Open Terrain and Moving Into Defensible Niches

Our trainer Allan Elder asks the following:
I am fan of the Linux operating system, one of the few competitors to Microsoft. It would interesting to know what Sun Tzu would do if he were made a General at RedHat (leading competitor offering Linux) or any other vendor in the war on Microsoft. Where might he begin? What would be the most powerful opening moves?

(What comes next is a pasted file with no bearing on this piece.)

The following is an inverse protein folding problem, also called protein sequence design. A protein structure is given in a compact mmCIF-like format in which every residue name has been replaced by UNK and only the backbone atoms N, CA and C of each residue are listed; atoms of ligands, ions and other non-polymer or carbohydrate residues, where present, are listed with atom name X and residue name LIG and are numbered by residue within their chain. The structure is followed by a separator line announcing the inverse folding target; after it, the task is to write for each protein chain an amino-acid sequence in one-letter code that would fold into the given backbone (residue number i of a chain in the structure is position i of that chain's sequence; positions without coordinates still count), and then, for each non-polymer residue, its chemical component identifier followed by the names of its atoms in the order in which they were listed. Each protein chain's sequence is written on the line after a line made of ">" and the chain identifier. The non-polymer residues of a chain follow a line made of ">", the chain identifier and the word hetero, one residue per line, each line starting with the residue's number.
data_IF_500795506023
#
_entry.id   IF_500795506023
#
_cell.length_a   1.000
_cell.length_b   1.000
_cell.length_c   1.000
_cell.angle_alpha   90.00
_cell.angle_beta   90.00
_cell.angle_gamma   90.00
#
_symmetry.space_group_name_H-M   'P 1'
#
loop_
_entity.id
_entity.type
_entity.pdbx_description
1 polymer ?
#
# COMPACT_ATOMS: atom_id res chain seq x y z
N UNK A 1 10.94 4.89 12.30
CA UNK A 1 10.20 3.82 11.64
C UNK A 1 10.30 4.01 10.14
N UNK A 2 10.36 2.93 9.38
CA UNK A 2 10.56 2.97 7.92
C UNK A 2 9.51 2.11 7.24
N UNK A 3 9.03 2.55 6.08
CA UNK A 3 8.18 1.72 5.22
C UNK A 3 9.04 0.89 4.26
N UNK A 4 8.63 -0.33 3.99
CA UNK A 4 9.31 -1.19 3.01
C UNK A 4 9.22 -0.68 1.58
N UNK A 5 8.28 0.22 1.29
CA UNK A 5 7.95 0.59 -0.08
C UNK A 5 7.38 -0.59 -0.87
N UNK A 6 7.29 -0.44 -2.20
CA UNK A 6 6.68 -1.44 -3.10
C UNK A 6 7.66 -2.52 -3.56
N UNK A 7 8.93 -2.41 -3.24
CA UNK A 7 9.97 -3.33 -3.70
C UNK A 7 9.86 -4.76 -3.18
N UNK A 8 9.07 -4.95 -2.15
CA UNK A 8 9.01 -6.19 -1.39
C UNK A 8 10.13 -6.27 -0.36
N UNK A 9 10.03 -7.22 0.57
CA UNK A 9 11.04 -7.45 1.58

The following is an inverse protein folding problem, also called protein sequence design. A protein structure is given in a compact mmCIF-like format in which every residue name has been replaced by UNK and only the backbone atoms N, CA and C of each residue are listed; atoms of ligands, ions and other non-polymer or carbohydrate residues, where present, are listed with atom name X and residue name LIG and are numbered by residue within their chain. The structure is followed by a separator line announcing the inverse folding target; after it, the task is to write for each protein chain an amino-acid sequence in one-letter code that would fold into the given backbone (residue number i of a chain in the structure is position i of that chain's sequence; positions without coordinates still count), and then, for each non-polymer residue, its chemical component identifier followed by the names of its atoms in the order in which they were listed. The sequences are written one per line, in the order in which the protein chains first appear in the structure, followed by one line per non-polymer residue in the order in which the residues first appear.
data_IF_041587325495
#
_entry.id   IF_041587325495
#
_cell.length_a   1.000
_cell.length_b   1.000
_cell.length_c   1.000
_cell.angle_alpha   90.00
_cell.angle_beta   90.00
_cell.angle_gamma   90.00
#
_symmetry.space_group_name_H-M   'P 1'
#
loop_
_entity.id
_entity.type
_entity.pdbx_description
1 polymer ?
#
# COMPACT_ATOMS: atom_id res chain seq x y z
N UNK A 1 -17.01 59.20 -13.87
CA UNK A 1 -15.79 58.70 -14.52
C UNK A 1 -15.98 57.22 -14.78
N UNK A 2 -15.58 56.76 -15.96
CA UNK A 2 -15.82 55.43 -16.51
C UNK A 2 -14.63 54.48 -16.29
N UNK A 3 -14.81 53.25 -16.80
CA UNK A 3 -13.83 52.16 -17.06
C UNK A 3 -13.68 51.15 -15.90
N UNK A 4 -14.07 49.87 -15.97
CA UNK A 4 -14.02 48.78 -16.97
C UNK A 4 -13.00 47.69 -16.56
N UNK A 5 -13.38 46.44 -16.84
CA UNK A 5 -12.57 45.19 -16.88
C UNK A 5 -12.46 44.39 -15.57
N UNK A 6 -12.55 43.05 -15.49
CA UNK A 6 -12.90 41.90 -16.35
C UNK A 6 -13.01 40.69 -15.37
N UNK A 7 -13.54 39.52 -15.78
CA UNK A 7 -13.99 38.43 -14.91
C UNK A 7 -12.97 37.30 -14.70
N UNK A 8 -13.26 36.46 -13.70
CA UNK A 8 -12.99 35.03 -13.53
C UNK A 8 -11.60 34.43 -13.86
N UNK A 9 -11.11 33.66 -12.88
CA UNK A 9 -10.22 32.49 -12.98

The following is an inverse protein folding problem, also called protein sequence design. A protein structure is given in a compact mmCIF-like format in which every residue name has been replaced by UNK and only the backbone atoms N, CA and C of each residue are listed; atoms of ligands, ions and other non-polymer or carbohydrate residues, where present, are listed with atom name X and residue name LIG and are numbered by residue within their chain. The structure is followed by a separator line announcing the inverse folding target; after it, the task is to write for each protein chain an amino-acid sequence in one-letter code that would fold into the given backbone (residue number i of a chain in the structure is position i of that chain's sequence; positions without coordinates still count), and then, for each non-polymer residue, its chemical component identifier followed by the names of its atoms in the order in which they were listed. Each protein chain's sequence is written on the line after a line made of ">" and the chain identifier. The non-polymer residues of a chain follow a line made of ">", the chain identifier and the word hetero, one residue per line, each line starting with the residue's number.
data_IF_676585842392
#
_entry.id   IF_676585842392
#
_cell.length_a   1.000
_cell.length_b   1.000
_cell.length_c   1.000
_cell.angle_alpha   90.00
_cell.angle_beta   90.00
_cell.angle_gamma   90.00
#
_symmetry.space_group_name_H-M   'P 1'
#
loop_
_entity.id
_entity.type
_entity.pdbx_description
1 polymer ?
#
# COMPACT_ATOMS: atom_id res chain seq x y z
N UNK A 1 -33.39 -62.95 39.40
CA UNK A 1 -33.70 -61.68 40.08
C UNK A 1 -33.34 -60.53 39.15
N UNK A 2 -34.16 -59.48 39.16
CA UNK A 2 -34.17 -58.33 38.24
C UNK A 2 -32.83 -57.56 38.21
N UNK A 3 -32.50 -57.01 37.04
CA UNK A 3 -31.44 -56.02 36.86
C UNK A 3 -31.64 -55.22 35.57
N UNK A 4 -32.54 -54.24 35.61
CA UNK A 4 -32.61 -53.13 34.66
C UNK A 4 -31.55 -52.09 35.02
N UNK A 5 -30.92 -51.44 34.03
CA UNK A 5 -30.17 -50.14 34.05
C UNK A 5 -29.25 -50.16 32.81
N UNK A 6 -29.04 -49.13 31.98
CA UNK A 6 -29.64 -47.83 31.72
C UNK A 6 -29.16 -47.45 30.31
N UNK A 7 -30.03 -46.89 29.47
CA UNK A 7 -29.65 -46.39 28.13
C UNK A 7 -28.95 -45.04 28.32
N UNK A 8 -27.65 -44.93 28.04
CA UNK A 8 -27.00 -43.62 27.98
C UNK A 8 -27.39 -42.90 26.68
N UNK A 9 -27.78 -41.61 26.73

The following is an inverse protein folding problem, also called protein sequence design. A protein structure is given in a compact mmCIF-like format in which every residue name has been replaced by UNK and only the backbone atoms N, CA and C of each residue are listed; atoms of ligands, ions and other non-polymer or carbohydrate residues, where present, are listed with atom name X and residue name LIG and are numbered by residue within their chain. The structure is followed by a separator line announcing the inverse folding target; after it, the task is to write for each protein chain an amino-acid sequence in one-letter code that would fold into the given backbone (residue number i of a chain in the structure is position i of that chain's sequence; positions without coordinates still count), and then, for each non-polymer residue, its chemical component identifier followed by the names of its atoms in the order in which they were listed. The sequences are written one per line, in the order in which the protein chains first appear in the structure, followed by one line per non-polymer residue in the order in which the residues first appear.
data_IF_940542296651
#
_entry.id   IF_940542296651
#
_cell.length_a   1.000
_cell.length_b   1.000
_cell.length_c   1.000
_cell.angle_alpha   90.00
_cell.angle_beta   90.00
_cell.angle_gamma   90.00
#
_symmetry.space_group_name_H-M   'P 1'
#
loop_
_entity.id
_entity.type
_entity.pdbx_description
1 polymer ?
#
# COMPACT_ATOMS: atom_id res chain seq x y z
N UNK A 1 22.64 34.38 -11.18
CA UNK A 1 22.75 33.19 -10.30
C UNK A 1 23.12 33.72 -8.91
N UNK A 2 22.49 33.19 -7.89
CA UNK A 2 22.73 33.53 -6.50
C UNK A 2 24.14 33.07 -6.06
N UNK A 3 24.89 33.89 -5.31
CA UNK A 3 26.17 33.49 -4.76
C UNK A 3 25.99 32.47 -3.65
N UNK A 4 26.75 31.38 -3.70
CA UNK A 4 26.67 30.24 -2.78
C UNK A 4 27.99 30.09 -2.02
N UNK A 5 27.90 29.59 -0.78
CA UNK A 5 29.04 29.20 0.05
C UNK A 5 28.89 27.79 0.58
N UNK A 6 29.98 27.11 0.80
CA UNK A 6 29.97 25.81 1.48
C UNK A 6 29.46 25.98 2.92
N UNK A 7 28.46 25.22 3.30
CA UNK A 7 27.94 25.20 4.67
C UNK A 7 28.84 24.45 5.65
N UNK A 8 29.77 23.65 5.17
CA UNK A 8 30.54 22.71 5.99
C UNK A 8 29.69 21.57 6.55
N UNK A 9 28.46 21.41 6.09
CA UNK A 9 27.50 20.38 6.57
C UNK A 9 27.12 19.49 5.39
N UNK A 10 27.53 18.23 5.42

Linux today is almost a textbook example of building on existing position. When I started my software company around 1990, we built everything on UNIX, because our stuff was based on servers. Back then, even Microsoft was in the UNIX game for servers, with their own version called, XENIX. The "RedHat" of the era, was a company called SCO, (Santa Cruz Operating System), which sold its version of UNIX, SCO UNIX for Intel-based systems, but the main strength of UNIX was that it was offered by all the server hardware makers, which each offered their own version. The nice thing for software developers was the the differences were minor, so companies like ours could move our software to whatever were the popular servers of the moment, SUN, IBM, HP, and so on. Linux and RedHat built their position on top of that server techology, taking advantage of the growth of the Internet and its creation of more and more demand for servers. Most people, whether they know it are not, are running their servers on Apache server technology, which is built on Linux. However, by definitiion, any UNIX operating system and its current most popular current incarnation, Linux, are "open" terrain. Open terrain is easy to move into and hard to defend. This makes it very difficult to make a profitable claim in these areas. For this reason, a whole series of UNIX/Linux operating systems vendors have come and gone over the years. Since they cannot "own" their product, they can only own their brand identity, but a brand identify without a unique advantage to your brand is just a name on a box. Most of you have probably never heard of SCO Unix, which was once dominant "brand" in this market. The problem is that once you try to "specialize" your brand by adding value to it, it loses the openness that is the main source of appeal. SUN discovered this when it tried to develop and market their Solaris Unix product. The more "features" they added, the more difficult it was for developers to take advantage of those features and still keep their product compatible with the broad market of open features. Linux is generic and RedHat Linux can survive as long as it spends all its resources on marketing and packaging. However, it is hard to resist the desire to expand your brand in other theoretically, more profitable ways, specifically into Microsoft territory. When competing against a much larger competitor, the most important rule is that you don't attack their stronghold. Linux has been successful thus far largely because it hasn't wasted a lot of resources pursuing the desktop in competition to Microsoft. However, that tempation is very hard to resist over time. My favoriite Linux company is not like RedHat, which, positioned as an operating system company, can easily fall into the trap of trying to move into Microsoft territory. Instead, I like companies such Tivo, (you didn't know that Tivo was Linux?) that create a powerful proprietary position on top of Linux. TIVO's position is not ideal, having positioned themselves in a classical "disputed" territory, which seems so rich that everyone, including Microsoft, wants a piece of it, but their success comes down to defending their unique position and brand identity, which is always easier than trying to fight for someone else's position. Much of the future of computing is going to be built around special function computers as opposed to generic desktops. Most companies (for example, in cell phones, video games, etc. ) are still reinventing the operating system wheel rather than leverage the power of a well tested system such Linux as a foundation. The Microsoft "advantage" in moving into these areas is that they build everything on top of their existing operating system. Linux (or other UNIX, since Linux is Intel based) can be used to level the playing field in the new areas of application that are going to open up over the years. UPDATE: The new Microsoft "Surface" is the type of dedicated device that will be the future of computing. The specific purpose of the Surface is to allow collabrative display. In the future, more devices will be built for similarly specific input/output functions. The only ways to build such devices are either to own an operating system as Microsoft does, build a new operating system, or, most economically, use Linus as its core. wider output and broader input